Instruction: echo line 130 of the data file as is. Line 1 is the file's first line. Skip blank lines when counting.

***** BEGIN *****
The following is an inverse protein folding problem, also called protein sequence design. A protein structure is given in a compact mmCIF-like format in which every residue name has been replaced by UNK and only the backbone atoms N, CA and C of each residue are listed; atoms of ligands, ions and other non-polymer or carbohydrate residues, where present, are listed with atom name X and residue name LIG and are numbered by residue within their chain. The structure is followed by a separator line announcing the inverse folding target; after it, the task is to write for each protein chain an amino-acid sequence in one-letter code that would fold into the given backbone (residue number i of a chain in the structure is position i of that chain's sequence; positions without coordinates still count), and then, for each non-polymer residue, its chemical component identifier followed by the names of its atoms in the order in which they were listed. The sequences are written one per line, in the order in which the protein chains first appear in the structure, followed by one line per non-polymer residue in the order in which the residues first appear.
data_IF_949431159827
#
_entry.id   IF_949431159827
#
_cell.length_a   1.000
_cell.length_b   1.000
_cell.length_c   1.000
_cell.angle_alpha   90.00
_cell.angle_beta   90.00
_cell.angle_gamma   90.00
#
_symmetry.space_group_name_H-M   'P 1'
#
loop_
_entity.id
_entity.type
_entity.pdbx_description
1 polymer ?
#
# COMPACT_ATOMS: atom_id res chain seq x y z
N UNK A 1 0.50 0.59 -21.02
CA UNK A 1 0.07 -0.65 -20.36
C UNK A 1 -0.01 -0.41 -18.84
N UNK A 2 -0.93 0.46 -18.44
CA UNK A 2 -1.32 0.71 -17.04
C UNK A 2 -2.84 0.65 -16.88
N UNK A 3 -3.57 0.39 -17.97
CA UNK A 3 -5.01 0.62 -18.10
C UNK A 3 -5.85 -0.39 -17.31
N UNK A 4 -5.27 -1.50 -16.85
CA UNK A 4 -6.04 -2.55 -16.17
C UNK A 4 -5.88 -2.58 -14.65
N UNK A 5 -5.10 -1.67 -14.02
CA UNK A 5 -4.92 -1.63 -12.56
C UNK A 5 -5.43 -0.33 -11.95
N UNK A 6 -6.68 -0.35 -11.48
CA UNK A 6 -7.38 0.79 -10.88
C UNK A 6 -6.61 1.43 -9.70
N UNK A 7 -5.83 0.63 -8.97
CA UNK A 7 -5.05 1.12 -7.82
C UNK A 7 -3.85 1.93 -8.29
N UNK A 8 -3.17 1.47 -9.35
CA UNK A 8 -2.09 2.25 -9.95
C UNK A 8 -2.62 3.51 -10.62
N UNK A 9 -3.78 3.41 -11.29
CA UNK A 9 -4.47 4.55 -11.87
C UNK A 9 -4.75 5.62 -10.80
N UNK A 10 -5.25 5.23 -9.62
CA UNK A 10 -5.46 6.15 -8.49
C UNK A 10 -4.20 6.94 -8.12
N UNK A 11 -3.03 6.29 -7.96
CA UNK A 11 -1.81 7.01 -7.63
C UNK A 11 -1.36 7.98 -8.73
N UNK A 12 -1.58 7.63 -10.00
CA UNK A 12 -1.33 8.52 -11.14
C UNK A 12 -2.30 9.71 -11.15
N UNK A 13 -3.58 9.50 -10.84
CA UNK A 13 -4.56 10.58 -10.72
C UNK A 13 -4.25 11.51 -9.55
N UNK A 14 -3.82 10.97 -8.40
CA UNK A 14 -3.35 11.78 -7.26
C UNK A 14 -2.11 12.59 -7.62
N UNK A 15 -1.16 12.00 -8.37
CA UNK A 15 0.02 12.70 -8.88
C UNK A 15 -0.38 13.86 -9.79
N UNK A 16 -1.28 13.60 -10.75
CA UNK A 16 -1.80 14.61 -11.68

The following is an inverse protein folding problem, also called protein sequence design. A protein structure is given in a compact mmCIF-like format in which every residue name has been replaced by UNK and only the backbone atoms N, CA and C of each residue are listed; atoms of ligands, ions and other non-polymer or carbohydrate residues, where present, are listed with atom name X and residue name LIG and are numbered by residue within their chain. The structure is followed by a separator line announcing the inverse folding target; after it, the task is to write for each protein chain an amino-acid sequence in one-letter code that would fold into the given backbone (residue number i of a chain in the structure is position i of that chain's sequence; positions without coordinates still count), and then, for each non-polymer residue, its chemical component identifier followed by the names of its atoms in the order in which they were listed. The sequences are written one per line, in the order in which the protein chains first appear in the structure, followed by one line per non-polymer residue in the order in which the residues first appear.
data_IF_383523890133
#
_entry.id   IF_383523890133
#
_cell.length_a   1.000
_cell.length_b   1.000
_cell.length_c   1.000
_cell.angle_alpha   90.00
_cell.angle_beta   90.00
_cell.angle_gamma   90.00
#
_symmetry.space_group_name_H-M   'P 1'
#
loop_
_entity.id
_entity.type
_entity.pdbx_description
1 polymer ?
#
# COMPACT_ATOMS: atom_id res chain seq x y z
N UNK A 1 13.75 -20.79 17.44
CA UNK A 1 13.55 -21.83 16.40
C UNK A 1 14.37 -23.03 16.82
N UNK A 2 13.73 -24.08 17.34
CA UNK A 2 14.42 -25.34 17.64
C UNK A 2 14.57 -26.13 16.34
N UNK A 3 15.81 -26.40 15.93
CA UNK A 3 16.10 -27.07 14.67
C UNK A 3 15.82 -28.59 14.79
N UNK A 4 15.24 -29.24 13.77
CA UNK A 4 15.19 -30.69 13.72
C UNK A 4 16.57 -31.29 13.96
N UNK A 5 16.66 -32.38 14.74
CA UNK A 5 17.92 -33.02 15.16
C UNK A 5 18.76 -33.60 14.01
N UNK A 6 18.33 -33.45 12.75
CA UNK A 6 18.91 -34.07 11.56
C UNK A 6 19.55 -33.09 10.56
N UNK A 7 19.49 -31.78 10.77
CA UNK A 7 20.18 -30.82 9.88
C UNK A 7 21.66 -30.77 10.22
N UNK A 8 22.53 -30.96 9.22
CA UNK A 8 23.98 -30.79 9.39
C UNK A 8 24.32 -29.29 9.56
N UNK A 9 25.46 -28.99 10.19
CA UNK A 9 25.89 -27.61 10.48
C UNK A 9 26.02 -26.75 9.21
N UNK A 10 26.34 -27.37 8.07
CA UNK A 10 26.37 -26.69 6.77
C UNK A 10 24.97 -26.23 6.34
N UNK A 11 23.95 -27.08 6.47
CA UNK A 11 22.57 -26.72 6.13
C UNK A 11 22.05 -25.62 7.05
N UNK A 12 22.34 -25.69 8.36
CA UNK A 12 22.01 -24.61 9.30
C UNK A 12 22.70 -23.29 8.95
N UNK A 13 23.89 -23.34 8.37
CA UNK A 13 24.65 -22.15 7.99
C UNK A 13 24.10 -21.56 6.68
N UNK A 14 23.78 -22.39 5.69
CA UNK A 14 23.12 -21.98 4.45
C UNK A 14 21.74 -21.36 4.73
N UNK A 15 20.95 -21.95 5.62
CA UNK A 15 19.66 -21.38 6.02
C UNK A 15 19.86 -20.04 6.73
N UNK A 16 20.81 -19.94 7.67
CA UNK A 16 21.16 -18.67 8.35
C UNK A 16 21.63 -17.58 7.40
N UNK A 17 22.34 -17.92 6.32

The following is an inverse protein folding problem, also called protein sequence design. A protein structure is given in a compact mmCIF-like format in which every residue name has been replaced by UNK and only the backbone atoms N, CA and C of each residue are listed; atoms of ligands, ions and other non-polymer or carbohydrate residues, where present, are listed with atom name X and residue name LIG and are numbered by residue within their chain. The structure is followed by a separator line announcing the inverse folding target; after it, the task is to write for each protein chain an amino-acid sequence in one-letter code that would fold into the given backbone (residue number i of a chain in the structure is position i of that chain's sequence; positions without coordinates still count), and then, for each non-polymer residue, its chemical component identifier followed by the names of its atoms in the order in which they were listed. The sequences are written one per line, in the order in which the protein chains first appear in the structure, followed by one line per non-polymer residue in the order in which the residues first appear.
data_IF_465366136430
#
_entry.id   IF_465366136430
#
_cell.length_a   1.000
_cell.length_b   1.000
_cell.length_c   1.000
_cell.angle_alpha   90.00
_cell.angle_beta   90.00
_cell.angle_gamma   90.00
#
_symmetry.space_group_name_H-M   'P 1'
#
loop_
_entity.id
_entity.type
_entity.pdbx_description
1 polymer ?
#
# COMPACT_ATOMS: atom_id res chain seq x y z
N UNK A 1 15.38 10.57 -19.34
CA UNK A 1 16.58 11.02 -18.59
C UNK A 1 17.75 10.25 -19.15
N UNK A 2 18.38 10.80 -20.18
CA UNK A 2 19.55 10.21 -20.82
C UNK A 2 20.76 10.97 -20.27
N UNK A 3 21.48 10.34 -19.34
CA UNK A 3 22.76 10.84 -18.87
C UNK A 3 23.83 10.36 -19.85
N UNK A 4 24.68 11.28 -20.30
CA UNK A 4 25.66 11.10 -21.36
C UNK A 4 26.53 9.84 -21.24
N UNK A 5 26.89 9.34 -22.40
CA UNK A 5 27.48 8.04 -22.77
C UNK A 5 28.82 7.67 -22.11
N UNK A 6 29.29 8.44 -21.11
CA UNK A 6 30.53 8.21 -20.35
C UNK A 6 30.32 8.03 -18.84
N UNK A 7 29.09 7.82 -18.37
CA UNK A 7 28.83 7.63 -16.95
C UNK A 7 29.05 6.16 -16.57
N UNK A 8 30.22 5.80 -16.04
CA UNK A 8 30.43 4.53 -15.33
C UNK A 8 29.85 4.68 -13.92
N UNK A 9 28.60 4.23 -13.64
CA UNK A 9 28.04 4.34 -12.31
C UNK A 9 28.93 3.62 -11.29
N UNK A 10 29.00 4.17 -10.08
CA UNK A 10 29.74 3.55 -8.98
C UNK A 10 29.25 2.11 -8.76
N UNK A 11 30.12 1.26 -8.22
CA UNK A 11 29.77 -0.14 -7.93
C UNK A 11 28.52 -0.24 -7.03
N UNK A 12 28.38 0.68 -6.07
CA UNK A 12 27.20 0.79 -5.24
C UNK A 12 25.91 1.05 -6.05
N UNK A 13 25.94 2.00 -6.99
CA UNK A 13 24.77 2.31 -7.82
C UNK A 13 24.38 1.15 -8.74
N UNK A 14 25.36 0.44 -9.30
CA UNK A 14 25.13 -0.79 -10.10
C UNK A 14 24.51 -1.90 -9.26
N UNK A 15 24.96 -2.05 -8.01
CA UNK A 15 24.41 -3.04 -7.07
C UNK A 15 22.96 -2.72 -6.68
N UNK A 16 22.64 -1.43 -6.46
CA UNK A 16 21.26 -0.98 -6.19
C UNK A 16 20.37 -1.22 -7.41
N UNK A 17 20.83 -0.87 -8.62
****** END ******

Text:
CA UNK A 14 23.12 -21.98 4.45